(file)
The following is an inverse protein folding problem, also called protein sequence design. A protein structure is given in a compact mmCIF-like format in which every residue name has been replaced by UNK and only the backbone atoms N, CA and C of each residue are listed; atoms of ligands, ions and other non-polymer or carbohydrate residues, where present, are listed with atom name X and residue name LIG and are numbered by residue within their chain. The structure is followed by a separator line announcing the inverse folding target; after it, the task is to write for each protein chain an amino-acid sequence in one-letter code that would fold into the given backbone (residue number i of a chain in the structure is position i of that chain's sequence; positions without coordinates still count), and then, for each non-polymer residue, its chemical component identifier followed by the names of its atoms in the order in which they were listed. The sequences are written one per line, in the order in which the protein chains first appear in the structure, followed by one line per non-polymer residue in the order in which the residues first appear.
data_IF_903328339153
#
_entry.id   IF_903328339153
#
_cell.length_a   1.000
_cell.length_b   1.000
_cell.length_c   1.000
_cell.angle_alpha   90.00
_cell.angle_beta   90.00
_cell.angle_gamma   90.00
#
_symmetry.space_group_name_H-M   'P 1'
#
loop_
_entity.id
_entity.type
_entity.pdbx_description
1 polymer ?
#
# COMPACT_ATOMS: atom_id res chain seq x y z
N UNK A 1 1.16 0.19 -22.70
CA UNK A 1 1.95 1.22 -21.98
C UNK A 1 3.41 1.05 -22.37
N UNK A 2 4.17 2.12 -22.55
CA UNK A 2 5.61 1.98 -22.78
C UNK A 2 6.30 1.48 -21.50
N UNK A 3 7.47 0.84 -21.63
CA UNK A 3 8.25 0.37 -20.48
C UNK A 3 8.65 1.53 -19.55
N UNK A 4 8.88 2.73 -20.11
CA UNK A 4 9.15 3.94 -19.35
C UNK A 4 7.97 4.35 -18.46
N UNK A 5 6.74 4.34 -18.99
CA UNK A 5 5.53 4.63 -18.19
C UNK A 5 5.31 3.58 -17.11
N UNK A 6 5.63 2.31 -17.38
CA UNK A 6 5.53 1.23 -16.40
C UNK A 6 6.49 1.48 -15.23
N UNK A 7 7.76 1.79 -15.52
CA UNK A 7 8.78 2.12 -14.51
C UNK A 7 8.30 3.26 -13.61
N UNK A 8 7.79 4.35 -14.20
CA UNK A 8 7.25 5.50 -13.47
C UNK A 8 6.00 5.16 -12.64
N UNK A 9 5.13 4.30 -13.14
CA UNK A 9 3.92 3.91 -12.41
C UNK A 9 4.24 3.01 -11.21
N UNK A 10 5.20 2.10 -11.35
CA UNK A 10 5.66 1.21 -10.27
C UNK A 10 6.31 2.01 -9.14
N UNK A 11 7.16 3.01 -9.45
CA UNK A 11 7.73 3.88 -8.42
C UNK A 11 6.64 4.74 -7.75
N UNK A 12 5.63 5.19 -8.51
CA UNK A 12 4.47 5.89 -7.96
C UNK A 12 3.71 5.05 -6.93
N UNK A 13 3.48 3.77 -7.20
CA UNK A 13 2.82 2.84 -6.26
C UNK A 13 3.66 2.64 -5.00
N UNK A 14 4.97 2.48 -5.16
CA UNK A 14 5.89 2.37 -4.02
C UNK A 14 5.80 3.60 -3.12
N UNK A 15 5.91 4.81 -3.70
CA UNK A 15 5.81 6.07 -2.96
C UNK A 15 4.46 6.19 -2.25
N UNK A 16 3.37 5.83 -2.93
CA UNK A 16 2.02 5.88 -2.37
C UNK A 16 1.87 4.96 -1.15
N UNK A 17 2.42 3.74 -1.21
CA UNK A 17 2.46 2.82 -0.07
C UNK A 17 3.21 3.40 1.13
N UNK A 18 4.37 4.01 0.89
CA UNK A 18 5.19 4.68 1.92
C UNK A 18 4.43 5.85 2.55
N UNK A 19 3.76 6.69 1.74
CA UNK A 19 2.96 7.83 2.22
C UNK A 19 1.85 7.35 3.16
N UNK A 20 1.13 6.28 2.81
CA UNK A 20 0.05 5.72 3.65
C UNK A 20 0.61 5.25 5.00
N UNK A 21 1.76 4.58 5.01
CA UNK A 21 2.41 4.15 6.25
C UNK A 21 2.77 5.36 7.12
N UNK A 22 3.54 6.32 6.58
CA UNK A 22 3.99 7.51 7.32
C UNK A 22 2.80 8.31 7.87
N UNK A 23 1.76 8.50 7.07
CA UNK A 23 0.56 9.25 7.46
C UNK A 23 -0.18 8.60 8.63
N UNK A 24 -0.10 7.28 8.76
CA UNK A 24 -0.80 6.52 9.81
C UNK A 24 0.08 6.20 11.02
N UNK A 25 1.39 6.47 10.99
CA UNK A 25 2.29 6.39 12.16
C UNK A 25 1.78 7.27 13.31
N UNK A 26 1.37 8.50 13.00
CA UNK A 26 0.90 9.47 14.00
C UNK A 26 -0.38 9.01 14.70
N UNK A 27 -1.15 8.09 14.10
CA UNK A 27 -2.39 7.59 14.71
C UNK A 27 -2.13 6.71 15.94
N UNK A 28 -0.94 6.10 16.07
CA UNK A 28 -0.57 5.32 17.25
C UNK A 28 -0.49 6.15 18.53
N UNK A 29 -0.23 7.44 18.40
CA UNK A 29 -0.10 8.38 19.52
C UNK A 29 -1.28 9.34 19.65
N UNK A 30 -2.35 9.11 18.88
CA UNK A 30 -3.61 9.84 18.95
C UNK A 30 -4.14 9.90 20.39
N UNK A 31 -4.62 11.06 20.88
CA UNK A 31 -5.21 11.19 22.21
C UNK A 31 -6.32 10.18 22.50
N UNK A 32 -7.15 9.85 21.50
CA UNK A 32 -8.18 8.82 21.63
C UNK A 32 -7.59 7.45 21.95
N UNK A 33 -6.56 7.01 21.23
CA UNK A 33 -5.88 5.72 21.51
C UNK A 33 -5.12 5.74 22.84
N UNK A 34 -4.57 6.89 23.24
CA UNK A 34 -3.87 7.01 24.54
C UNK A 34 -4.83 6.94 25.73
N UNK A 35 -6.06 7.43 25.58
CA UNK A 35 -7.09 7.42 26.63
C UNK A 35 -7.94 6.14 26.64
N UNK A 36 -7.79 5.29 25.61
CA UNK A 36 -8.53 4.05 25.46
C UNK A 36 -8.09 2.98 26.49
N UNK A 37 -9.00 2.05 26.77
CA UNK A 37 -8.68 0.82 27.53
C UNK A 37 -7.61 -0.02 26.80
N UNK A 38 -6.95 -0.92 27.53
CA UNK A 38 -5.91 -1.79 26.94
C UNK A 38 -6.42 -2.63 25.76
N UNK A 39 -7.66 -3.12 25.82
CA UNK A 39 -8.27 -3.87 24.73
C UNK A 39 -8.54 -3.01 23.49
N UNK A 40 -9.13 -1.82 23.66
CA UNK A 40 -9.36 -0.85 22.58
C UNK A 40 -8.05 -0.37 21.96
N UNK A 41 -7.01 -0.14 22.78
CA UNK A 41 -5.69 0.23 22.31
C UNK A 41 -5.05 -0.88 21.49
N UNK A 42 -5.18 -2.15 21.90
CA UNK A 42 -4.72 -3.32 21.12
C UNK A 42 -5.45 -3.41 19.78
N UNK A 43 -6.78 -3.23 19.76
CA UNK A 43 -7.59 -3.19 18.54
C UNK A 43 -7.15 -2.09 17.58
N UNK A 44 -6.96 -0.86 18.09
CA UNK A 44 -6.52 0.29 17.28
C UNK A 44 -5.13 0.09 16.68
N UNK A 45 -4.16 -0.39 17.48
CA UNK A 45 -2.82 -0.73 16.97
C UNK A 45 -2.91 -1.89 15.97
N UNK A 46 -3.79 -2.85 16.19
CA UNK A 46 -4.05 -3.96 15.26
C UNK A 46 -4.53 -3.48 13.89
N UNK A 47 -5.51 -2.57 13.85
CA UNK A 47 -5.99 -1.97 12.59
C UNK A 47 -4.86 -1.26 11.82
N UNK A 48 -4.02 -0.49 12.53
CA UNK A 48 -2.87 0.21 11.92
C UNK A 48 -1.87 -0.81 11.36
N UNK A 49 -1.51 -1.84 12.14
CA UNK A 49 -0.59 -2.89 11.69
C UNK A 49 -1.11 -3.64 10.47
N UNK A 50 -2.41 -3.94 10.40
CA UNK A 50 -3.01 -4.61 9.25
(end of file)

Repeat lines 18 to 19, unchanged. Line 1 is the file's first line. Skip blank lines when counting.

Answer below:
_entity.pdbx_description
1 polymer ?